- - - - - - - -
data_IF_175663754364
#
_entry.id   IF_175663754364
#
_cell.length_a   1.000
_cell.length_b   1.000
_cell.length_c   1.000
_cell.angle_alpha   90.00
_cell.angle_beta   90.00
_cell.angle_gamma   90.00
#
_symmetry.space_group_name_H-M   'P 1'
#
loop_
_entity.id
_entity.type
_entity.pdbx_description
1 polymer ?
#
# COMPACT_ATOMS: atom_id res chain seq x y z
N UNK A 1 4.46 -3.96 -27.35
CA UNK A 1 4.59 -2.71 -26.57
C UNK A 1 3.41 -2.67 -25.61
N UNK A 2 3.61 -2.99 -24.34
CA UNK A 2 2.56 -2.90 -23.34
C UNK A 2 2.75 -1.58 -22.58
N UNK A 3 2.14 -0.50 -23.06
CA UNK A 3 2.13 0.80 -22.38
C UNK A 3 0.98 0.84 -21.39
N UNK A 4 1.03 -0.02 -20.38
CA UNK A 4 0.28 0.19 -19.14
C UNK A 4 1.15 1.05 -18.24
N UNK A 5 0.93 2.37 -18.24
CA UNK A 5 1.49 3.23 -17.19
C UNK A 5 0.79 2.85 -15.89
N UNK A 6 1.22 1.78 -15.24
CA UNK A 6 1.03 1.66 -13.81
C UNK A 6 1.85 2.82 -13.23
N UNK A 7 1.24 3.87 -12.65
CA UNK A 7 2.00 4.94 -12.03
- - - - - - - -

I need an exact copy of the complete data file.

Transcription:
data_IF_175663754364
#
_entry.id   IF_175663754364
#
_cell.length_a   1.000
_cell.length_b   1.000
_cell.length_c   1.000
_cell.angle_alpha   90.00
_cell.angle_beta   90.00
_cell.angle_gamma   90.00
#
_symmetry.space_group_name_H-M   'P 1'
#
loop_
_entity.id
_entity.type
_entity.pdbx_description
1 polymer ?
#
# COMPACT_ATOMS: atom_id res chain seq x y z
N UNK A 1 4.46 -3.96 -27.35
CA UNK A 1 4.59 -2.71 -26.57
C UNK A 1 3.41 -2.67 -25.61
N UNK A 2 3.61 -2.99 -24.34
CA UNK A 2 2.56 -2.90 -23.34
C UNK A 2 2.75 -1.58 -22.58
N UNK A 3 2.14 -0.50 -23.06
CA UNK A 3 2.13 0.80 -22.38
C UNK A 3 0.98 0.84 -21.39
N UNK A 4 1.03 -0.02 -20.38
CA UNK A 4 0.28 0.19 -19.14
C UNK A 4 1.15 1.05 -18.24
N UNK A 5 0.93 2.37 -18.24
CA UNK A 5 1.49 3.23 -17.19
C UNK A 5 0.79 2.85 -15.89
N UNK A 6 1.22 1.78 -15.24
CA UNK A 6 1.03 1.66 -13.81
C UNK A 6 1.85 2.82 -13.23
N UNK A 7 1.24 3.87 -12.65
CA UNK A 7 2.00 4.94 -12.03